Apart from using Mercurial for version-control I found a few cases, where it is fairly suitable as a ... backup tool.
I am maintaining some MoinMoin wiki. MoinMoin saves its data using the disk files. I won't delve into all details now, but my wiki instance is kept in a directory with subdirs for configuration data, runtime scripts, plugins and - finally - the wiki data - pages written by users, user preferences, and such.
My initial backup procedure was simple - just
tar the directory, compress and copy to the remote machine. Slightly troublesome and ... giving only the last version for possible restore. Plus noticeable transfer every time new base backup is made.
Mercurial provided very nice alternative:
I just created Mercurial repository inside my wiki directory, added whole wiki data to it, commited, and configured cron job to regularly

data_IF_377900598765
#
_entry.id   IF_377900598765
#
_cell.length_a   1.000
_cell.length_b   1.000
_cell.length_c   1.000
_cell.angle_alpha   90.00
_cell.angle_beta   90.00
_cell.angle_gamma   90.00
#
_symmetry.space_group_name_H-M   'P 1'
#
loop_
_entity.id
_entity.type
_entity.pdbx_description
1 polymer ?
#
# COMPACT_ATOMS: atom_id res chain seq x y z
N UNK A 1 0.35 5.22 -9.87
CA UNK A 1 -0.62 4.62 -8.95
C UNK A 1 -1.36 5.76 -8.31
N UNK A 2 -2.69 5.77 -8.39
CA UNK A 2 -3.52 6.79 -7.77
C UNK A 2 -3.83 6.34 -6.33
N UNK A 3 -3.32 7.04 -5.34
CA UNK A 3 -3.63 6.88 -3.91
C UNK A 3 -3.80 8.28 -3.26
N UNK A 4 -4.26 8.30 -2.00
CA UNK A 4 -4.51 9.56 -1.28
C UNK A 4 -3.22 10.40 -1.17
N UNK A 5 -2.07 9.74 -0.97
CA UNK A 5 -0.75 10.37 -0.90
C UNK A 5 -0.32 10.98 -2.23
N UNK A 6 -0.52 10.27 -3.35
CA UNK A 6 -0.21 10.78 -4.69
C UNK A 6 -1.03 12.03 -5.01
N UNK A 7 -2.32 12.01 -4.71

addremove all files, and commit. Cron job running on the backup machine pulls from this repository, to grab updates.
Not only I am keeping up to date, trivially restorable remote backup without hurting my traffic quota (only new changes are copied and they are tiny comparing to the whole content), but also:
- I can revert to the state at any date (since I started to apply this procedure),
- I can easily see what has changed without using the wiki interface,
- I feel safe with respect to MoinMoin upgrades - I can branch to test the upgrade in separate location, and switch users to the migrated version once I am happy with it (and I can always revert if I need to).
All that at minimal disk cost,
.hg subdirectory adds only about 80% to the previous dir size (on the
backup machine it just takes this 80% as I do not need to checkout actual files).
Sweet, isn't it? And this technique works great in many situations (including versioning and backing up
/etc). Below some technical details for the MoinMoin case.